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I took off for a little solo work on short field/soft field stuff and after 4 laps, Karen had me pull in so she could join in the fun. We stayed in the pattern and worked on short field/soft field some more, but after it got dark, the short landings were too difficult to judge, so we stayed away from them and concentrated on soft field. Not too bad, but the timing on the flare needs a little work. The dark made my flare a bit higher than usual and I really only did one that would have been considered passing. But at least we were getting night landings and time taken care of.
Just about the time I headed back to the airport, Karen called me back in anyway and I entered the pattern to set up for a soft field landing. It was fairly dark by this time so I flipped on the landing light and proceeded to make one of the worst landings I have ever done. Ballooned it from the flare and dropped it very hard and a bit sideways onto the asphalt. Nothing broken, but I was embarrassed and am very frustrated with the quality of my night landings. And of course Randall and Karen were both outside watching me come in and saw the whole thing.
Karen hopped in and had me do one more landing to boost my confidence back. Then I put the hood down and we headed towards Cartersville while I redeemed myself somewhat with a fairly good instrument session. I held my altitude and the VOR needle real close even with the crosswind. Then we turned back and flew the ADF approach into Cherokee but Karen had neglected to change the radio to 123.00 and we had to abort the approach when she realized it. There was traffic on the runway and we were too close to them by now to continue. So after they took off and departed, we entered the pattern and landed. Again, a lousy landing, but nowhere near as bad as my earlier one.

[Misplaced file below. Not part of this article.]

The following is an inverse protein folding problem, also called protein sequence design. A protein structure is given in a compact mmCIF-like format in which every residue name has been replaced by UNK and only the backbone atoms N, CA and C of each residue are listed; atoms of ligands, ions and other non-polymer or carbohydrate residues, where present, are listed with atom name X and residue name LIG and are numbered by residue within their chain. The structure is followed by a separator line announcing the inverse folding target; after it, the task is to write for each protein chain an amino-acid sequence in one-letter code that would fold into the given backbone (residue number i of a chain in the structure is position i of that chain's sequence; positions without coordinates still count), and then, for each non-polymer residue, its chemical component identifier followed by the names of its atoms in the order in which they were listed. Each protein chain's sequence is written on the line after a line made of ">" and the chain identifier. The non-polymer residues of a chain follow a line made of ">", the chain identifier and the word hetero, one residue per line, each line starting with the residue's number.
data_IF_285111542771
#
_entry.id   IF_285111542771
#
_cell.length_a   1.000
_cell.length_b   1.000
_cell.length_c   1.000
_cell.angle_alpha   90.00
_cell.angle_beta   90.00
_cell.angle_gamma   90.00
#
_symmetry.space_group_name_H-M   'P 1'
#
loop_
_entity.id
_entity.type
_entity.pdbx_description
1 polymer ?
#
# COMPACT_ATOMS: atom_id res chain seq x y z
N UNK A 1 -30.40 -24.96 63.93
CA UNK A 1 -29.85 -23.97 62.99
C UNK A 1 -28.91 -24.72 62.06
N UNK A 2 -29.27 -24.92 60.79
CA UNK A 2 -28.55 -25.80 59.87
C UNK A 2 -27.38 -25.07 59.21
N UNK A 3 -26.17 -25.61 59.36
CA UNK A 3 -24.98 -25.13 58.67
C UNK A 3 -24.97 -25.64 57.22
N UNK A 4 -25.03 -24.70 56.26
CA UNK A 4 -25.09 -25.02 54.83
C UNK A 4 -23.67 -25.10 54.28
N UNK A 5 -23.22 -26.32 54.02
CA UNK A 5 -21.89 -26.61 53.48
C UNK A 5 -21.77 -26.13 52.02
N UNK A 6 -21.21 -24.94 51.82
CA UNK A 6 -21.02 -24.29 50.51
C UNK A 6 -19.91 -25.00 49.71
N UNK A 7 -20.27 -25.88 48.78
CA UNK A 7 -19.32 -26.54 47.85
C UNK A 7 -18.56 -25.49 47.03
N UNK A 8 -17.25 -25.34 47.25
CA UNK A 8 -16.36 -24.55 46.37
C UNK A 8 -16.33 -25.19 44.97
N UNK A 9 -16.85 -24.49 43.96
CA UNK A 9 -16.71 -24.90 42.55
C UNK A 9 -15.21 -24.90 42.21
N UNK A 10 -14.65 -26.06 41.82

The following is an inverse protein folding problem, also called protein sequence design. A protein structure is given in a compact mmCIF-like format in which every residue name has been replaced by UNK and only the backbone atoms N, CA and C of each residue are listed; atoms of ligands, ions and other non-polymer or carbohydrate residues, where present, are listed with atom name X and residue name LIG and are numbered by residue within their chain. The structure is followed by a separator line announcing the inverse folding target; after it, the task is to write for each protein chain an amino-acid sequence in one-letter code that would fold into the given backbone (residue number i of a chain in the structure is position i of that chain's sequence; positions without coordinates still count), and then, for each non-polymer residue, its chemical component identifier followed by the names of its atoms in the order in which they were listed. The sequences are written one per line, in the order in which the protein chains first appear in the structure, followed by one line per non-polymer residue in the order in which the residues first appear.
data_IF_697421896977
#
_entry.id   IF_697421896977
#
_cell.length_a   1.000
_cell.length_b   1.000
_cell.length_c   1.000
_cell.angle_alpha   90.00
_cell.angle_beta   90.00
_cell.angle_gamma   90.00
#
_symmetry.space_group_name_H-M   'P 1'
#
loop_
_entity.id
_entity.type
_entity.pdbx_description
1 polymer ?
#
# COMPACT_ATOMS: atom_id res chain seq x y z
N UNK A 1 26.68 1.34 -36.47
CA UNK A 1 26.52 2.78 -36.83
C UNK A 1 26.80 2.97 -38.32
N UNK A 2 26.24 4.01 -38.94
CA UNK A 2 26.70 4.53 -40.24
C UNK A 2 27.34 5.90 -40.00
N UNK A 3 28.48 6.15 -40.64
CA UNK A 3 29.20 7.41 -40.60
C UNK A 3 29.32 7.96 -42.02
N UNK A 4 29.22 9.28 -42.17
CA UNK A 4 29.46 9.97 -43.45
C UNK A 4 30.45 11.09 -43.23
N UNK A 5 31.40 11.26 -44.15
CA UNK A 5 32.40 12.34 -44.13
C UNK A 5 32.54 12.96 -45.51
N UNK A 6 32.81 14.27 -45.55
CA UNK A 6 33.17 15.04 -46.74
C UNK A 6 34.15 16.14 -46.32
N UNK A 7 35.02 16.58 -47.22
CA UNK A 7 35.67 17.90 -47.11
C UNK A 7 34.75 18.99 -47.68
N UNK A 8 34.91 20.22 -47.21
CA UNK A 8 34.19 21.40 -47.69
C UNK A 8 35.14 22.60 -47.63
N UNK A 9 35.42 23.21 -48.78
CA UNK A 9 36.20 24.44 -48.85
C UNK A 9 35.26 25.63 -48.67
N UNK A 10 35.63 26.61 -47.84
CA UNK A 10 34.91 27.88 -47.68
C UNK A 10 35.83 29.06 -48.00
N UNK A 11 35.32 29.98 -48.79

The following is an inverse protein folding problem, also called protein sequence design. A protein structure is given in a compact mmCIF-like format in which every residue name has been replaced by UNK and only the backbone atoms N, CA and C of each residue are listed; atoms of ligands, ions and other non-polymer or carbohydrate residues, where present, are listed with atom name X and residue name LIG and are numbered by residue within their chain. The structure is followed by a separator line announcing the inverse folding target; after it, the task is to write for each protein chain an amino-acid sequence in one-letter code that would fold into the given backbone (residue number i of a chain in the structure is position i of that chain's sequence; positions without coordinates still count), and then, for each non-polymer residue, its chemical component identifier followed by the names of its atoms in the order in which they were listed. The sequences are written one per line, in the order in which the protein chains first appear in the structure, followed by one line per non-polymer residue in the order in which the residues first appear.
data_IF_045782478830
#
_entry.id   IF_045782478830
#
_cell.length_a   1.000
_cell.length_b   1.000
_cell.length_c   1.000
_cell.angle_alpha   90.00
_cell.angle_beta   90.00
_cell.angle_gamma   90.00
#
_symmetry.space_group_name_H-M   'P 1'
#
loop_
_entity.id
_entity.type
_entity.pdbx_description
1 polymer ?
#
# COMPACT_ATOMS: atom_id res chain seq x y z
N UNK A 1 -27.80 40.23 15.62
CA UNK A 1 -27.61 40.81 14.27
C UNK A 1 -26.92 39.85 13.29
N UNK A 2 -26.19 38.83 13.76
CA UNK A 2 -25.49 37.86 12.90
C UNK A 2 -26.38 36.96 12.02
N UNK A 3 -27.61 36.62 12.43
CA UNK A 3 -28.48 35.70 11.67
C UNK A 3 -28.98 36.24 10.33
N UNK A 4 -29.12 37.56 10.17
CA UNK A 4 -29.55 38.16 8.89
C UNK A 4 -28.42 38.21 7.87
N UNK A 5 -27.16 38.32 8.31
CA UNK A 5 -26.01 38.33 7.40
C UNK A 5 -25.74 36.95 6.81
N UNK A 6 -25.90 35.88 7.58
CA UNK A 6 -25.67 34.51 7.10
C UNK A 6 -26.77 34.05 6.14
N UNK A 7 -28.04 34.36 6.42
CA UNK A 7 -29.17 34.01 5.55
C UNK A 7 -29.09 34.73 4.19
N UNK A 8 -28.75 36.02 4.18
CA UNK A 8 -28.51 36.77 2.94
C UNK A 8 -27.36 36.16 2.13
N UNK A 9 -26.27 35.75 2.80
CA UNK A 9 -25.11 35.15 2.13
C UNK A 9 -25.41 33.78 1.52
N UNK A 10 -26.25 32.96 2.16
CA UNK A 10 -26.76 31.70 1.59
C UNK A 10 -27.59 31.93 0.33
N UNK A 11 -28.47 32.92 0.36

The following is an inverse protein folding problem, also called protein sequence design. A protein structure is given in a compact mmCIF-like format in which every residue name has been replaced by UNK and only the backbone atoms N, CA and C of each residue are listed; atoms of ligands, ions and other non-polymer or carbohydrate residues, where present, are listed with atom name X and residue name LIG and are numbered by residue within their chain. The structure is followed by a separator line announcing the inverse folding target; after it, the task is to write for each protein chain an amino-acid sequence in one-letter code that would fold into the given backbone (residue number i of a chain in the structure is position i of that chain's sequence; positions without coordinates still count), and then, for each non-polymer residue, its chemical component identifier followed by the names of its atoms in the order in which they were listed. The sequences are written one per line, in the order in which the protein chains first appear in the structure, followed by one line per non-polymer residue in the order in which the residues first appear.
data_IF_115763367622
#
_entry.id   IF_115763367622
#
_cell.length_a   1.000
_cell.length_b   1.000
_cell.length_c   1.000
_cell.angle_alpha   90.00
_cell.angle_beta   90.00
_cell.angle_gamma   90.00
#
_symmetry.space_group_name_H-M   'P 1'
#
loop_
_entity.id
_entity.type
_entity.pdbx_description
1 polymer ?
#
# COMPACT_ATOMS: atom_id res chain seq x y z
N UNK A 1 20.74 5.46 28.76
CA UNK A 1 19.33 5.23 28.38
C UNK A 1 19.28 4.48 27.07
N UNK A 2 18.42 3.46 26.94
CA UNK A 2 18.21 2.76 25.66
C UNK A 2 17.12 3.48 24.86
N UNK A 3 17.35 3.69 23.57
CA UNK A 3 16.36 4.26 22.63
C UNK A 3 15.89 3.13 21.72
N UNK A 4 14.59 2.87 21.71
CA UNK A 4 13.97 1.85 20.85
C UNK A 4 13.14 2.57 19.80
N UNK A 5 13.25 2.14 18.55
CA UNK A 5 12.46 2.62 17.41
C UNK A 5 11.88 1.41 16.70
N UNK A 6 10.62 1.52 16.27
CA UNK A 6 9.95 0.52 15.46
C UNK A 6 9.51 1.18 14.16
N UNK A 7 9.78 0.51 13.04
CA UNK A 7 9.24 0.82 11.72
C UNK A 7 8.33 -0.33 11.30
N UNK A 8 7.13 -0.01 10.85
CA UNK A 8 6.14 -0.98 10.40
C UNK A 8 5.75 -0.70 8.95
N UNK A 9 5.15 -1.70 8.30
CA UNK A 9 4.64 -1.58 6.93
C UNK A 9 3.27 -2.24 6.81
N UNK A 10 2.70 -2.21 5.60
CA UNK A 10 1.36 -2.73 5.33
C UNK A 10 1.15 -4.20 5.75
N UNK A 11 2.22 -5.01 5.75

After awhile, Karen had Darrell get in with me since she was with another student, and practice engine failures. I think I made a good impression on him with my pattern work and landings, but I sure need more engine failure practice. I let my airspeed get way below 80 mph a few times and still have trouble with nosing over just before applying flaps. They are fun now, so it shouldnt be too long before I get it down pat. Establish best glide, turn toward the landing spot, check instruments, try to restart and make call on 121.5, when the runway is assured nose down and apply 30 degree flaps, slip left to runway. Remember to maintain at least 80 mph until over runway.
We did some short field landings too, and I guess I have been making it hard on myself by visualizing the 50 obstacle very close to the runway threshold, which is not exactly the way the approach is designed to be flown. Picturing the obtacle a little farther back makes the whole thing a bit easier mentally and in reality.
lost, she said, tell me where we are. I grabbed my
sectional and plotter from the back and took a real long time trying
to get it open to the right place and hold the airplane straight and
level. She just laughed. Finally, she grabbed the map and helped out
so we stayed under reasonable control. Then I tuned in a couple of VORs
but forgot to flop them so they became the active frequency. Oops. Flopped
them and then found where we were.
few minutes, she called for a simulated engine failure and I picked
out a marginally decent field within glide distance and established
best glide, turned toward it, simulated instrument checks and radio
call, and then she called it off before we got too low. Then we climbed
back up to altitude where we did a few S-turns. Turning toward home
and back over the airport we simulated another engine failure. Passable,
but the landing wasnt real smooth. Back up for another try and
this time at the last second, she also called a soft field landing.
No problem, which kinda surprised her I think.
We flew through pattern altitude to 3500' and headed east to practice maneuvers. Stalls and slow flight to begin and then S turns and Turns Around A Point. Theres still lots of practice to be had on stalls and I think I need to just take more authoritative control of the plane after the stall begins to minimize my altitude loss. Im so used to doing everything slowly and deliberately that when I do stalls that way, I lose a hundred feet in no time, which is not good enough for the checkride.
After practicing about a half hour, I kicked her out at Cherokee and headed back out to practice some more of the same. Before I knew it, Karen was calling me back in because I was 15 minutes past due. I was concentrating so much, I had forgotten completely about the time. Back in again with a passable landing considering the crosswind.
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